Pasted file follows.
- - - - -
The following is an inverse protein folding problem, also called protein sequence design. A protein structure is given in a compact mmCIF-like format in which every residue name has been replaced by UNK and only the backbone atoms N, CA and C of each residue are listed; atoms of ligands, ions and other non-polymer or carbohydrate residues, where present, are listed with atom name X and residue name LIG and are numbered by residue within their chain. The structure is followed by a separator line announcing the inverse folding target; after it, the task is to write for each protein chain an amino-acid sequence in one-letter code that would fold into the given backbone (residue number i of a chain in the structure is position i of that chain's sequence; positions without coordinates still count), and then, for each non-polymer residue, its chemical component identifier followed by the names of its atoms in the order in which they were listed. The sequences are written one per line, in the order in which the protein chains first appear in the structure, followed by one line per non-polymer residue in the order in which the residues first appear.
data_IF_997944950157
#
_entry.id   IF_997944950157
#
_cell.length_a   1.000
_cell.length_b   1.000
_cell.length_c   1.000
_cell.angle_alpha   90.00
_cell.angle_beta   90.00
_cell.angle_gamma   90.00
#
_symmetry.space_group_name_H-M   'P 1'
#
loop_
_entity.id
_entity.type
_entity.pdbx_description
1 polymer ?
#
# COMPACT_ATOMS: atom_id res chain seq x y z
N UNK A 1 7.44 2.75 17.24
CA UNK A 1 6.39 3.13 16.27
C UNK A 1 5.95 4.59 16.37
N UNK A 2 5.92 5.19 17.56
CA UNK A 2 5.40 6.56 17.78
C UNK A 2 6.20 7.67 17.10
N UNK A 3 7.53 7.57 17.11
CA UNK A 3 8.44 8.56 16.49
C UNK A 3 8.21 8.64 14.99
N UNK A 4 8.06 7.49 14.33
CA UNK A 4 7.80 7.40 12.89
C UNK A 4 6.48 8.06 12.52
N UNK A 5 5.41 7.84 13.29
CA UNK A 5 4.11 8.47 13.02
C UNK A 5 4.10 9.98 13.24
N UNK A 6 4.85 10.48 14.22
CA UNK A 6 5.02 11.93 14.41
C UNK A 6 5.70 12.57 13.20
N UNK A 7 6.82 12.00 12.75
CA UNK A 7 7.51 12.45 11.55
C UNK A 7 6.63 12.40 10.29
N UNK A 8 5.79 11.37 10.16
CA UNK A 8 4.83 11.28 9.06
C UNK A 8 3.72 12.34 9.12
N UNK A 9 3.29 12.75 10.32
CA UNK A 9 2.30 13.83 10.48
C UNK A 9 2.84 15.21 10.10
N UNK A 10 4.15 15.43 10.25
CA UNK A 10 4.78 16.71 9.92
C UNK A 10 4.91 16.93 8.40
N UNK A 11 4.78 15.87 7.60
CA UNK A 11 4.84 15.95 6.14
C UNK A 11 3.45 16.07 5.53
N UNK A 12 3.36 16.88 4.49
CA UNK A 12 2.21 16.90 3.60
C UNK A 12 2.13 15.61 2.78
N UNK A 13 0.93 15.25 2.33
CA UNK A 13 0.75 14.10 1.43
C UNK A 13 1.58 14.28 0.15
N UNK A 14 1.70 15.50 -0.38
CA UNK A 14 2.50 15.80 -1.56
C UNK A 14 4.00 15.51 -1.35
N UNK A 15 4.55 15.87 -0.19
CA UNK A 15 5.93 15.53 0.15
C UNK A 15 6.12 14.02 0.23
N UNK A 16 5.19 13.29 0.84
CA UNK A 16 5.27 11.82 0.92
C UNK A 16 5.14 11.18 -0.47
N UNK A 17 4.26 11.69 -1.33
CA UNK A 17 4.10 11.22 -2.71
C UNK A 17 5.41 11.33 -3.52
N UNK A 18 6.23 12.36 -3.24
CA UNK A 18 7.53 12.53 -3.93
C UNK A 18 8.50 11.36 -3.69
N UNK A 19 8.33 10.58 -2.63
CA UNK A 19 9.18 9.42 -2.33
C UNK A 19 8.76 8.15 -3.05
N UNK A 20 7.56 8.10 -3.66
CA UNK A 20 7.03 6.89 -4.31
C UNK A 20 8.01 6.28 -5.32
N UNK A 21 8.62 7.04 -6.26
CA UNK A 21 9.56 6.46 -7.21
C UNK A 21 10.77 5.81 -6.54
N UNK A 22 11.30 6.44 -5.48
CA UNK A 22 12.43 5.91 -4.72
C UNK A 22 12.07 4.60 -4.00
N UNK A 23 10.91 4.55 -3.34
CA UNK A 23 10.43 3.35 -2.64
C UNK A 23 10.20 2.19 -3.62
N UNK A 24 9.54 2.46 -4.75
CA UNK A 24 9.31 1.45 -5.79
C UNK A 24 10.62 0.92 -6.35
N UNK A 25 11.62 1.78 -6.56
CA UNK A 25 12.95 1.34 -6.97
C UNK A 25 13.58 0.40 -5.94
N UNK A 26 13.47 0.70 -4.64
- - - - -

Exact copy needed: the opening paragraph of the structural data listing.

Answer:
The following is an inverse protein folding problem, also called protein sequence design. A protein structure is given in a compact mmCIF-like format in which every residue name has been replaced by UNK and only the backbone atoms N, CA and C of each residue are listed; atoms of ligands, ions and other non-polymer or carbohydrate residues, where present, are listed with atom name X and residue name LIG and are numbered by residue within their chain. The structure is followed by a separator line announcing the inverse folding target; after it, the task is to write for each protein chain an amino-acid sequence in one-letter code that would fold into the given backbone (residue number i of a chain in the structure is position i of that chain's sequence; positions without coordinates still count), and then, for each non-polymer residue, its chemical component identifier followed by the names of its atoms in the order in which they were listed. The sequences are written one per line, in the order in which the protein chains first appear in the structure, followed by one line per non-polymer residue in the order in which the residues first appear.